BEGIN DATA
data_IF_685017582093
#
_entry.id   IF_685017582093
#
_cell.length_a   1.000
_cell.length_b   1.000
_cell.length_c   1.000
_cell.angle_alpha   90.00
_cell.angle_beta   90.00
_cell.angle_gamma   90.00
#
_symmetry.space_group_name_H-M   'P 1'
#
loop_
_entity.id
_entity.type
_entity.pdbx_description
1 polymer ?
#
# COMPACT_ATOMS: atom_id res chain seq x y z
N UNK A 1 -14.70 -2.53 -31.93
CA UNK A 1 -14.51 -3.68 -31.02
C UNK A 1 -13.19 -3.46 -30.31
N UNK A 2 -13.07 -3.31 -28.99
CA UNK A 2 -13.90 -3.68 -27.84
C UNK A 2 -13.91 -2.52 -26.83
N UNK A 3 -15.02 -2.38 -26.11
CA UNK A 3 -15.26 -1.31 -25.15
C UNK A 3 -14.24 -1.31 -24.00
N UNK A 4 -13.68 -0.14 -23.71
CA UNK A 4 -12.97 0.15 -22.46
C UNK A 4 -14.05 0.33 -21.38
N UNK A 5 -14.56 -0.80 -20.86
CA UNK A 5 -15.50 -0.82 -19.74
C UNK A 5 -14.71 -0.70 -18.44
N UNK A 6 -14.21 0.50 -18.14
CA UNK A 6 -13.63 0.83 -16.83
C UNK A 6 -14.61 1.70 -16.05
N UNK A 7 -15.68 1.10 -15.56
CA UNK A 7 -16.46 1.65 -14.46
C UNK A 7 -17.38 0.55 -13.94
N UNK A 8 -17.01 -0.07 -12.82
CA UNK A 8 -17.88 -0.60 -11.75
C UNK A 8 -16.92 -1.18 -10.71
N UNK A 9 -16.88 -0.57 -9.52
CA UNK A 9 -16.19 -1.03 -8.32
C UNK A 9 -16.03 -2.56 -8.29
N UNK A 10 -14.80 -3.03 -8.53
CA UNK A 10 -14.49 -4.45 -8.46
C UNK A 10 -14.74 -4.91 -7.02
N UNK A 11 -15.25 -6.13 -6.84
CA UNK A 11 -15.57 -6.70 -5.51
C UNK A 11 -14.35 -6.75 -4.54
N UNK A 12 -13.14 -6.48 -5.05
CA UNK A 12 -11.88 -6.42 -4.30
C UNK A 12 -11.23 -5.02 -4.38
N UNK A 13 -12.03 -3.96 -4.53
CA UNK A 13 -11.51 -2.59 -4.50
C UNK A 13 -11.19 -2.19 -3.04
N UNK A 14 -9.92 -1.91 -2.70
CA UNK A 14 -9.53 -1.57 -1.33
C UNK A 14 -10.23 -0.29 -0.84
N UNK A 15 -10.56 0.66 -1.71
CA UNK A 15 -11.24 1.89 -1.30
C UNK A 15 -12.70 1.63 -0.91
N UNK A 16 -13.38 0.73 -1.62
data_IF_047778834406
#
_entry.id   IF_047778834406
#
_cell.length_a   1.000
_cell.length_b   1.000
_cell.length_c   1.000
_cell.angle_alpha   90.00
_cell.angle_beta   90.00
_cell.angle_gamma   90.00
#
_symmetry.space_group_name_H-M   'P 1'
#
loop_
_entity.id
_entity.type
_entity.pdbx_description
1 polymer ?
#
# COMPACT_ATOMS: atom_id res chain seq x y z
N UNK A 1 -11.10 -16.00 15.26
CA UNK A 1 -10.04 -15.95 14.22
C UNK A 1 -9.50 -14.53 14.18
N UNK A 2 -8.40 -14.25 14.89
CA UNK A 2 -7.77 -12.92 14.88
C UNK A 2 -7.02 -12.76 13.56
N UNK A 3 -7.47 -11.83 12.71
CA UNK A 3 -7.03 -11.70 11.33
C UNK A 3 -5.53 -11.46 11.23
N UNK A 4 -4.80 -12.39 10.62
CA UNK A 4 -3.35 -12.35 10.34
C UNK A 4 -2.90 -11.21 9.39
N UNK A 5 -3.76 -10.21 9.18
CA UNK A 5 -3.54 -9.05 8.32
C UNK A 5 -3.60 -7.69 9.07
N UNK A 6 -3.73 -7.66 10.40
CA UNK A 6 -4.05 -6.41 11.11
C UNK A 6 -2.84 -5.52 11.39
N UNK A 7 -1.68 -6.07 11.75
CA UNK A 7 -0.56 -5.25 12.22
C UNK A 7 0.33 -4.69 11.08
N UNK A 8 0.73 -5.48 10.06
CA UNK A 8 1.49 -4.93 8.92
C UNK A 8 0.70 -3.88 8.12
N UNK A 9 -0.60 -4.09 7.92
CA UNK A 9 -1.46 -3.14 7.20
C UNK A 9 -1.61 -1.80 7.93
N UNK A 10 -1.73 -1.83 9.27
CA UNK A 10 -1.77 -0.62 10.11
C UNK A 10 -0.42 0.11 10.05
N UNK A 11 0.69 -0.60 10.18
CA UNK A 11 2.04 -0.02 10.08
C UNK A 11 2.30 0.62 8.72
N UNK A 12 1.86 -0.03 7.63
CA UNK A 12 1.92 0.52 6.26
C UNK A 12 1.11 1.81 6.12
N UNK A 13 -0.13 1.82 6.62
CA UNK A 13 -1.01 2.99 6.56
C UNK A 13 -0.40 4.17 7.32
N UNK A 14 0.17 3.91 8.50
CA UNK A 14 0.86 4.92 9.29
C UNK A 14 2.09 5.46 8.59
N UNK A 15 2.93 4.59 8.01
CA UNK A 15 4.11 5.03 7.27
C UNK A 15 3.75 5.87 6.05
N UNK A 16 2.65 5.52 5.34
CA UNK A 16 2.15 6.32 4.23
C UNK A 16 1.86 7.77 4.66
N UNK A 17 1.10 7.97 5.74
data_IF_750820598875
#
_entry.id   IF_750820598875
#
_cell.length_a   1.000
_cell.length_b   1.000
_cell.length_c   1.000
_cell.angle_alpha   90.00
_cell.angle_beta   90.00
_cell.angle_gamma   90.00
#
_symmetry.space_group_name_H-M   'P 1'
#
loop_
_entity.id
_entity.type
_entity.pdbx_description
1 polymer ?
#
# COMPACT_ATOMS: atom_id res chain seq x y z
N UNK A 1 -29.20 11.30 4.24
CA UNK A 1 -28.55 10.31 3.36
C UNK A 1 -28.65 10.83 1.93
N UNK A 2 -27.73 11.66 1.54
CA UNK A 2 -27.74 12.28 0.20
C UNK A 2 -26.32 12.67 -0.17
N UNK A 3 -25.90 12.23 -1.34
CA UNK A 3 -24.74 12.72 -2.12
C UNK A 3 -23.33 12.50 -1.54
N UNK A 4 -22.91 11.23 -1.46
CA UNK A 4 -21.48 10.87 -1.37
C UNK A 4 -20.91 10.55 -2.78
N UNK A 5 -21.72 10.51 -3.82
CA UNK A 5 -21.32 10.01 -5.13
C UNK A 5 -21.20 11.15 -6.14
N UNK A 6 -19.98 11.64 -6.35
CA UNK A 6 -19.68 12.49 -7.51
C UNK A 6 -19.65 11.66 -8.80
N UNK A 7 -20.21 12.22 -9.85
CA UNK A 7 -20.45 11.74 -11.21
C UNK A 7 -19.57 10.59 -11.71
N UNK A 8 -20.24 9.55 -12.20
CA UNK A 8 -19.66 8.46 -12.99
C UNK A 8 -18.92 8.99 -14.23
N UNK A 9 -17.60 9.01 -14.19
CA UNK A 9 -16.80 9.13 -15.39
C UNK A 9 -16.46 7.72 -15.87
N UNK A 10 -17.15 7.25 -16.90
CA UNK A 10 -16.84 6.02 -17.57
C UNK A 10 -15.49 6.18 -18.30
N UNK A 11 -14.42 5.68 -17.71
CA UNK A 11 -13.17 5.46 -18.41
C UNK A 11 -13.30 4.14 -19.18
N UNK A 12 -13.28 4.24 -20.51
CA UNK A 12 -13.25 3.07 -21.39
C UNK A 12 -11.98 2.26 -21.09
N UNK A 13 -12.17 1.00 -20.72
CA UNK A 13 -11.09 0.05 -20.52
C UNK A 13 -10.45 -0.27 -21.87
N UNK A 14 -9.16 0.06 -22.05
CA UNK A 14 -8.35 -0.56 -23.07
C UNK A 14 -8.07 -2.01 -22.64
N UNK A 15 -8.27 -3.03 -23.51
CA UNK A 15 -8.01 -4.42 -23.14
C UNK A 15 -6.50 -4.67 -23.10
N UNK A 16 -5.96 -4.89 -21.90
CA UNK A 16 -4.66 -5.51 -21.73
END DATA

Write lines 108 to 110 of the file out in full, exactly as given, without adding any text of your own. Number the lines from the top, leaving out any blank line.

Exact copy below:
N UNK A 8 0.73 -5.48 10.06
CA UNK A 8 1.49 -4.93 8.92
C UNK A 8 0.70 -3.88 8.12